Sometimes You Can’t Pray It Away: Mental Illness & The Church

Yesterday, I spent an hour at a therapist appointment with one of my children. We were both looking forward to it because life has been hard lately.

She had done some work leading up to the appointment. We had not seen the therapist for about a year because she was doing pretty well. She didn’t want to forget anything important and wanted to make a list of things to talk about. She listed 4 big things. When I say “big”, I don’t want you to gloss over that word. Imagine one thing that really distresses you to think about. The sort of thing you would do anything to avoid. She wrote down 4 things of that magnitude.

It should have occurred to me that it might be too much for her for one hour of therapy, but it didn’t. I was just so proud of her for thinking through it on her own and wanting to be prepared. She’s 9!  Sometimes she blows me away in the best way! She had even drawn a comic about defeating the bully OCD. It was amazing and her therapist was seriously impressed.

**It’s possible that my perfectionist daughter is doing work to impress her therapist, but maybe we can address that another time. **

Anyway, our therapist worked through the list with her. I sat next to my daughter and watched her do what she could to talk about intrusive thoughts that were really upsetting to her. She did her best to downplay how upset these things made her. She tried to distance herself from them. Used words like “sometimes” and “kind of”to make it easier. But, after an hour and some comments about how hormones that increase at this time of her life can make OCD bigger and trickier, she couldn’t hold it together any longer. She wilted like my unwatered flowers in the back yard. Tears came and she couldn’t stop them.

She has some hard work to do. We have a list of things to work on to fight this bully. And we could use your help. Specifically, we could use help from our local church.


  • If you know someone who struggles with depression, OCD, or other mental illnesses, understand that a simplistic approach that assumes a spiritual issue is not helpful. It’s shaming and isolating.

I found this quote from an article:

“When we treat mental illness as a spiritual problem, prescribing more faith or prayer, we suggest suffering people aren’t eligible for God’s grace. We behave like the Pharisees, whom Jesus said “don’t practice what they teach. They crush people with unbearable religious demands and never lift a finger to ease the burden” (Matthew 23:3-4).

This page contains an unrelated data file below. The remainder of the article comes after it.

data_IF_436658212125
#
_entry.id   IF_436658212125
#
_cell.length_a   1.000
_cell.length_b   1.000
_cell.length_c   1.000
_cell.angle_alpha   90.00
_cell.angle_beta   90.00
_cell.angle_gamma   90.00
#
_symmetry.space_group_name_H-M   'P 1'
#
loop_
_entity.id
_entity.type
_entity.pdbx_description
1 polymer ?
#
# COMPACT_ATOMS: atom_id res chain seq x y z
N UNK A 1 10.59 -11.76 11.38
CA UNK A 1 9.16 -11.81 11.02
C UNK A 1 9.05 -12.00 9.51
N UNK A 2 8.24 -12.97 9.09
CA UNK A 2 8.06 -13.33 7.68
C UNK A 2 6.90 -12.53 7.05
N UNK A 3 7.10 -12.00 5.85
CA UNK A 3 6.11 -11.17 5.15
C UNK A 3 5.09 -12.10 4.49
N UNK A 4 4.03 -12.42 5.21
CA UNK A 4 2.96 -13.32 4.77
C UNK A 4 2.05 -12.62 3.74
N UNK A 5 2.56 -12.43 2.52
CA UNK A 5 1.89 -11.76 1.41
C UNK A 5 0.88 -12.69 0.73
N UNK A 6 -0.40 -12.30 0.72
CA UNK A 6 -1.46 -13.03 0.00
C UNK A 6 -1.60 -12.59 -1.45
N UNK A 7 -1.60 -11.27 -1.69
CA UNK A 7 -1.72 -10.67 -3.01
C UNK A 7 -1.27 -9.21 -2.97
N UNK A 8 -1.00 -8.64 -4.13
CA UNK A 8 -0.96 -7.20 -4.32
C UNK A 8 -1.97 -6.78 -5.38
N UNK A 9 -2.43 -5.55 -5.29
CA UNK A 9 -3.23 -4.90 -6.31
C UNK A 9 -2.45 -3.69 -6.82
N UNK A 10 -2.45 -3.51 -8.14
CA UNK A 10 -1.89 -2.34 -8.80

Our bodies, minds, and spirits are interconnected in ways too mysterious for us to unravel. And technically, all sicknesses are ultimately spiritual in origin—they entered our world as a result of humanity’s rebellion against God. But to assume that disorders and diseases which attack the brain have direct spiritual causes and solutions is to misunderstand the way we are made. Mental illnesses are real, treatable, and manageable conditions caused by genetic, biological, or environmental factors, or some combination of the three. To withhold or discourage medical and psychological intervention is as cruel as to deny treatment for a broken arm or a case of diabetes. I find it baffling that people who believe other physical ailments should be treated only with faith and prayer are considered cultists or heretics—but such a perspective on mental illness is accepted within mainstream Christianity.” (from Amy Simpson at this link)

Yes, please pray. I absolutely believe in the power of prayer. There is always the possibility of spiritual forces at play. However, an initial response of wondering if it has to do with something spiritual sometimes insinuates to the person who most needs your help and encouragement that this is their fault. That needs to stop.


Ed Stetzer had these powerful words to say:

“It is common practice in churches, however, to treat mental illness differently. We immediately assume there is something else, some deeper spiritual struggle causing mental and emotional strain.

The fact is that mental illness and spiritual struggle can be (and are) related. We are not separate things, we are complex people—remarkable connected in spirit, soul, body, mind, etc.

But, let me be direct here: if we immediately dismiss the possibility of mental illness and automatically assume spiritual deficiency, our actions amount to spiritual abuse. I know those are powerful and pointed words, but I believe them to be true. Please, don’t miss them.” (emphasis mine) (source)

  • Understand this is a big deal. 18% of the adult population in the US suffers from some mental illness.


(graph from this source)

18% is not an insignificant number. To put it in real numbers, of 100 adults, that’s 18. Of 600 adults, that would be 108 impacted. I don’t know that the numbers look like when it comes to children.

We are so thankful for the people that God has placed in our lives that truly have taken the time to listen and understand this struggle. Thanks for walking with us through this.

One thought on “Sometimes You Can’t Pray It Away: Mental Illness & The Church

  1. I truly wish more of the Christian community could better understand these points, but to honestly do that, I’d be wishing upon them the very things I struggle against myself. All fall short, but the analogies to the typical response and the over-simplification, as if repentance would eradicate this scenario, are bang on and obviously just incomprehensible to those who assume there’s a spiritual quick-fix. Pray for those of who suffer from true depression and anxiety, please, but stop dismissing it as easy to overcome by getting right with God.

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